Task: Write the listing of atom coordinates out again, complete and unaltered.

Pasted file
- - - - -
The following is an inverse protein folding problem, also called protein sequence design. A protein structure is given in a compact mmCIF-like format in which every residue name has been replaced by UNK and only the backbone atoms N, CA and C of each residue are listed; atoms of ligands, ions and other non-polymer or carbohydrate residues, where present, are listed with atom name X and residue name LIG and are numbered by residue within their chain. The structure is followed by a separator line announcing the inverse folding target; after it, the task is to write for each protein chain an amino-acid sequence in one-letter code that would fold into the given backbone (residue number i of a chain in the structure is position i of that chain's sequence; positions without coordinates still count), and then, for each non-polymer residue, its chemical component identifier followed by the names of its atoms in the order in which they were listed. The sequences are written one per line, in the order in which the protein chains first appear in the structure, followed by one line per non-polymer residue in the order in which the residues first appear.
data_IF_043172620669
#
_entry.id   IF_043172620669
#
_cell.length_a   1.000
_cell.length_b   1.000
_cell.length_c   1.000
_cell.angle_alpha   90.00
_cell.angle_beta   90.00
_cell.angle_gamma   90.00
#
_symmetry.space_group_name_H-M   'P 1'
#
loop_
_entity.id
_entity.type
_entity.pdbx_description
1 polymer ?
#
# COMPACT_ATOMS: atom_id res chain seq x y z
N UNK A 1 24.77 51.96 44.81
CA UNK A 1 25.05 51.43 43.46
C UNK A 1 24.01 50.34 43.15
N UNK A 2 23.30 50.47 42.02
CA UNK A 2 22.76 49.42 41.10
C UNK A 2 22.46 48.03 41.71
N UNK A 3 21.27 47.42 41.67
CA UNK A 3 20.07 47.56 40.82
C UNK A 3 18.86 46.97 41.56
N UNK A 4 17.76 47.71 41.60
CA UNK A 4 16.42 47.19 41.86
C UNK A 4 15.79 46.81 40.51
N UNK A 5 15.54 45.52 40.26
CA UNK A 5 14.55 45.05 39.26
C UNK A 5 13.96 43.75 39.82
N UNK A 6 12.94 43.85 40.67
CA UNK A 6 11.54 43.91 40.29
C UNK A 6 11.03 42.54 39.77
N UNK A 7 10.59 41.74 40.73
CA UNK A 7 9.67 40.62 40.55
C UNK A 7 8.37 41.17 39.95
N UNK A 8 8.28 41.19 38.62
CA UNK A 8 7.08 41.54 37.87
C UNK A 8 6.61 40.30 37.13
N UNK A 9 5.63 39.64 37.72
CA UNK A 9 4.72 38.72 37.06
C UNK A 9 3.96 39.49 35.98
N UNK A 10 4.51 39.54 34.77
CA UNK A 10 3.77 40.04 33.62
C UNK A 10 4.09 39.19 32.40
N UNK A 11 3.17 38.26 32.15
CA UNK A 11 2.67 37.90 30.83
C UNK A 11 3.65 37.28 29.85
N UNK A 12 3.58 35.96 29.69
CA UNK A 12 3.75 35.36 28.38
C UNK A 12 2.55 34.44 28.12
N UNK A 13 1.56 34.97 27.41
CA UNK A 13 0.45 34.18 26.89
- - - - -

The following is an inverse protein folding problem, also called protein sequence design. A protein structure is given in a compact mmCIF-like format in which every residue name has been replaced by UNK and only the backbone atoms N, CA and C of each residue are listed; atoms of ligands, ions and other non-polymer or carbohydrate residues, where present, are listed with atom name X and residue name LIG and are numbered by residue within their chain. The structure is followed by a separator line announcing the inverse folding target; after it, the task is to write for each protein chain an amino-acid sequence in one-letter code that would fold into the given backbone (residue number i of a chain in the structure is position i of that chain's sequence; positions without coordinates still count), and then, for each non-polymer residue, its chemical component identifier followed by the names of its atoms in the order in which they were listed. The sequences are written one per line, in the order in which the protein chains first appear in the structure, followed by one line per non-polymer residue in the order in which the residues first appear.
data_IF_043172620669
#
_entry.id   IF_043172620669
#
_cell.length_a   1.000
_cell.length_b   1.000
_cell.length_c   1.000
_cell.angle_alpha   90.00
_cell.angle_beta   90.00
_cell.angle_gamma   90.00
#
_symmetry.space_group_name_H-M   'P 1'
#
loop_
_entity.id
_entity.type
_entity.pdbx_description
1 polymer ?
#
# COMPACT_ATOMS: atom_id res chain seq x y z
N UNK A 1 24.77 51.96 44.81
CA UNK A 1 25.05 51.43 43.46
C UNK A 1 24.01 50.34 43.15
N UNK A 2 23.30 50.47 42.02
CA UNK A 2 22.76 49.42 41.10
C UNK A 2 22.46 48.03 41.71
N UNK A 3 21.27 47.42 41.67
CA UNK A 3 20.07 47.56 40.82
C UNK A 3 18.86 46.97 41.56
N UNK A 4 17.76 47.71 41.60
CA UNK A 4 16.42 47.19 41.86
C UNK A 4 15.79 46.81 40.51
N UNK A 5 15.54 45.52 40.26
CA UNK A 5 14.55 45.05 39.26
C UNK A 5 13.96 43.75 39.82
N UNK A 6 12.94 43.85 40.67
CA UNK A 6 11.54 43.91 40.29
C UNK A 6 11.03 42.54 39.77
N UNK A 7 10.59 41.74 40.73
CA UNK A 7 9.67 40.62 40.55
C UNK A 7 8.37 41.17 39.95
N UNK A 8 8.28 41.19 38.62
CA UNK A 8 7.08 41.54 37.87
C UNK A 8 6.61 40.30 37.13
N UNK A 9 5.63 39.64 37.72
CA UNK A 9 4.72 38.72 37.06
C UNK A 9 3.96 39.49 35.98
N UNK A 10 4.51 39.54 34.77
CA UNK A 10 3.77 40.04 33.62
C UNK A 10 4.09 39.19 32.40
N UNK A 11 3.17 38.26 32.15
CA UNK A 11 2.67 37.90 30.83
C UNK A 11 3.65 37.28 29.85
N UNK A 12 3.58 35.96 29.69
CA UNK A 12 3.75 35.36 28.38
C UNK A 12 2.55 34.44 28.12
N UNK A 13 1.56 34.97 27.41
CA UNK A 13 0.45 34.18 26.89